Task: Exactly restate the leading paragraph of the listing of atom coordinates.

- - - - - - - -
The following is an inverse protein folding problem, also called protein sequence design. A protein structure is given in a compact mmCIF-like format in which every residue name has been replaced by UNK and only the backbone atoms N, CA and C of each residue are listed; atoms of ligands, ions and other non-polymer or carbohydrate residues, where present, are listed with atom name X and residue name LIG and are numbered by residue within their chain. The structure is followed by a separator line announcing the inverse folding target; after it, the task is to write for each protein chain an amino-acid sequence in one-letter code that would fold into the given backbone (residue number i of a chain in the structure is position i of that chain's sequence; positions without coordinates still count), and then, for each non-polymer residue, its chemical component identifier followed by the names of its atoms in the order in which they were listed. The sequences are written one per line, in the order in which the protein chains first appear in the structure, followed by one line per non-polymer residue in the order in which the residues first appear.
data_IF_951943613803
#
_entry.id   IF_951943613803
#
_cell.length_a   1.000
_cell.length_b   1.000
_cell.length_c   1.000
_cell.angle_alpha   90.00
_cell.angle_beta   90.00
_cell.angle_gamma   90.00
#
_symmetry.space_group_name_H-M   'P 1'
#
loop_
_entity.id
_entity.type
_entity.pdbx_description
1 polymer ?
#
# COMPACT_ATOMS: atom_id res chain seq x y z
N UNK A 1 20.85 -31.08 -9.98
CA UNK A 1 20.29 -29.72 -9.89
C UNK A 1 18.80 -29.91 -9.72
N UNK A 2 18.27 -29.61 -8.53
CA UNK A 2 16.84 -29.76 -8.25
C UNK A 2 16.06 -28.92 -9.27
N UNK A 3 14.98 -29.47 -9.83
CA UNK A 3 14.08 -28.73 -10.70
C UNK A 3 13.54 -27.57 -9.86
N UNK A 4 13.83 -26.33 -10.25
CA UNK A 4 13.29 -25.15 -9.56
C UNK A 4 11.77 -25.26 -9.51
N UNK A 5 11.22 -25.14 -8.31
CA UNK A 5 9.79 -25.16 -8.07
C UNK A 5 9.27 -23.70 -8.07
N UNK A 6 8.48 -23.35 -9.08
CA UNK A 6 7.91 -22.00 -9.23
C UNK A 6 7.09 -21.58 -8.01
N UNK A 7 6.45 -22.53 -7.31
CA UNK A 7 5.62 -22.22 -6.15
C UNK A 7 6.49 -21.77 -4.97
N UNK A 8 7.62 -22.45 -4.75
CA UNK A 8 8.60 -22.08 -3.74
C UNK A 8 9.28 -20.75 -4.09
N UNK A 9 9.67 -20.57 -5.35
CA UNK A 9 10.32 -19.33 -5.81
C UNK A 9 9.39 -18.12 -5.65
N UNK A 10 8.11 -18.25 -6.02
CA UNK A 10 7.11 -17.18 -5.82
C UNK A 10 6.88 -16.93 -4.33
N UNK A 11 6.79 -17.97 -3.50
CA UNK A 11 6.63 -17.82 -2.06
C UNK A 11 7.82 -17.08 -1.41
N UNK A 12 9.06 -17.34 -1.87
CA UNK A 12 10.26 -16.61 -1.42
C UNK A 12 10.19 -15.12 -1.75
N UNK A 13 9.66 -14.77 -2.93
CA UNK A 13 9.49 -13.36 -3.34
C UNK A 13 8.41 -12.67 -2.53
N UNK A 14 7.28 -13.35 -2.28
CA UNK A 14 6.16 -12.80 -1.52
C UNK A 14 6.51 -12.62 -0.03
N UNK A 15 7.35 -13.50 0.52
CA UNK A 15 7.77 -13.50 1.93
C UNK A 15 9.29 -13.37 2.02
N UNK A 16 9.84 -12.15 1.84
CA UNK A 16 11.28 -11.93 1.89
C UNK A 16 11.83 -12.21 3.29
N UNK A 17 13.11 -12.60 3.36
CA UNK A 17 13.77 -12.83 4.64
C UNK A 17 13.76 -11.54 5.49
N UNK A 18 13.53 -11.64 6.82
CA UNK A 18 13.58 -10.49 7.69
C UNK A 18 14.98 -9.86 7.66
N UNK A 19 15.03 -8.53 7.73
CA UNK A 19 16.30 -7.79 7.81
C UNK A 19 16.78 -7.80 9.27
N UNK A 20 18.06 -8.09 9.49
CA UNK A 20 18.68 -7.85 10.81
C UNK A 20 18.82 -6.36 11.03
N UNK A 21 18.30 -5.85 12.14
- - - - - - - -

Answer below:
The following is an inverse protein folding problem, also called protein sequence design. A protein structure is given in a compact mmCIF-like format in which every residue name has been replaced by UNK and only the backbone atoms N, CA and C of each residue are listed; atoms of ligands, ions and other non-polymer or carbohydrate residues, where present, are listed with atom name X and residue name LIG and are numbered by residue within their chain. The structure is followed by a separator line announcing the inverse folding target; after it, the task is to write for each protein chain an amino-acid sequence in one-letter code that would fold into the given backbone (residue number i of a chain in the structure is position i of that chain's sequence; positions without coordinates still count), and then, for each non-polymer residue, its chemical component identifier followed by the names of its atoms in the order in which they were listed. The sequences are written one per line, in the order in which the protein chains first appear in the structure, followed by one line per non-polymer residue in the order in which the residues first appear.